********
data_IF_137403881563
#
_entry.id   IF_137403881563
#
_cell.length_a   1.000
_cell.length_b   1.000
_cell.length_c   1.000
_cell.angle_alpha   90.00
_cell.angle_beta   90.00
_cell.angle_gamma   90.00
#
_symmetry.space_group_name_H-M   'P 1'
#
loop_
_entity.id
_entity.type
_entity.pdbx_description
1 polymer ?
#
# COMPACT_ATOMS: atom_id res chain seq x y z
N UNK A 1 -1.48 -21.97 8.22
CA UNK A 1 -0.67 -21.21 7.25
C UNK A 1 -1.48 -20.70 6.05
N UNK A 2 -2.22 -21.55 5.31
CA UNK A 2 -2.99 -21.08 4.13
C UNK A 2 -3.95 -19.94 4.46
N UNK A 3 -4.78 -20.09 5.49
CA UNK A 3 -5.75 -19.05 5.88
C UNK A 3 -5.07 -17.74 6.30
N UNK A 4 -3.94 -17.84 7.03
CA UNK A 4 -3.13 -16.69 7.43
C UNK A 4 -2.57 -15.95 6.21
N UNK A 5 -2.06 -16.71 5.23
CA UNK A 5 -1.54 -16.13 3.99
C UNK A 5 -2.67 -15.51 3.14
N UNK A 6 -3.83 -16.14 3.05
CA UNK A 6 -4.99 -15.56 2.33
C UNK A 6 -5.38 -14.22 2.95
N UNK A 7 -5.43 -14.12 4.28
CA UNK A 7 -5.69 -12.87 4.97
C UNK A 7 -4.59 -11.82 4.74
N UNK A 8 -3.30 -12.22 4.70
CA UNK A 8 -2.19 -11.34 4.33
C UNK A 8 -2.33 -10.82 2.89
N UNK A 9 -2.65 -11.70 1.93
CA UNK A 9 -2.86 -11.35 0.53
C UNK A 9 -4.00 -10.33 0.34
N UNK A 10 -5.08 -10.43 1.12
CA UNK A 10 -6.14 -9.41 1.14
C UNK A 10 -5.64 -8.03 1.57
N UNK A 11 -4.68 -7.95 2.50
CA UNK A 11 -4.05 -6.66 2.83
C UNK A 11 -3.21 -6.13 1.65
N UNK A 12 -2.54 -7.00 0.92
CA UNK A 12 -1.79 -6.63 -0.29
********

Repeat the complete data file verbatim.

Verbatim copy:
data_IF_137403881563
#
_entry.id   IF_137403881563
#
_cell.length_a   1.000
_cell.length_b   1.000
_cell.length_c   1.000
_cell.angle_alpha   90.00
_cell.angle_beta   90.00
_cell.angle_gamma   90.00
#
_symmetry.space_group_name_H-M   'P 1'
#
loop_
_entity.id
_entity.type
_entity.pdbx_description
1 polymer ?
#
# COMPACT_ATOMS: atom_id res chain seq x y z
N UNK A 1 -1.48 -21.97 8.22
CA UNK A 1 -0.67 -21.21 7.25
C UNK A 1 -1.48 -20.70 6.05
N UNK A 2 -2.22 -21.55 5.31
CA UNK A 2 -2.99 -21.08 4.13
C UNK A 2 -3.95 -19.94 4.46
N UNK A 3 -4.78 -20.09 5.49
CA UNK A 3 -5.75 -19.05 5.88
C UNK A 3 -5.07 -17.74 6.30
N UNK A 4 -3.94 -17.84 7.03
CA UNK A 4 -3.13 -16.69 7.43
C UNK A 4 -2.57 -15.95 6.21
N UNK A 5 -2.06 -16.71 5.23
CA UNK A 5 -1.54 -16.13 3.99
C UNK A 5 -2.67 -15.51 3.14
N UNK A 6 -3.83 -16.14 3.05
CA UNK A 6 -4.99 -15.56 2.33
C UNK A 6 -5.38 -14.22 2.95
N UNK A 7 -5.43 -14.12 4.28
CA UNK A 7 -5.69 -12.87 4.97
C UNK A 7 -4.59 -11.82 4.74
N UNK A 8 -3.30 -12.22 4.70
CA UNK A 8 -2.19 -11.34 4.33
C UNK A 8 -2.33 -10.82 2.89
N UNK A 9 -2.65 -11.70 1.93
CA UNK A 9 -2.86 -11.35 0.53
C UNK A 9 -4.00 -10.33 0.34
N UNK A 10 -5.08 -10.43 1.12
CA UNK A 10 -6.14 -9.41 1.14
C UNK A 10 -5.64 -8.03 1.57
N UNK A 11 -4.68 -7.95 2.50
CA UNK A 11 -4.05 -6.66 2.83
C UNK A 11 -3.21 -6.13 1.65
N UNK A 12 -2.54 -7.00 0.92
CA UNK A 12 -1.79 -6.63 -0.29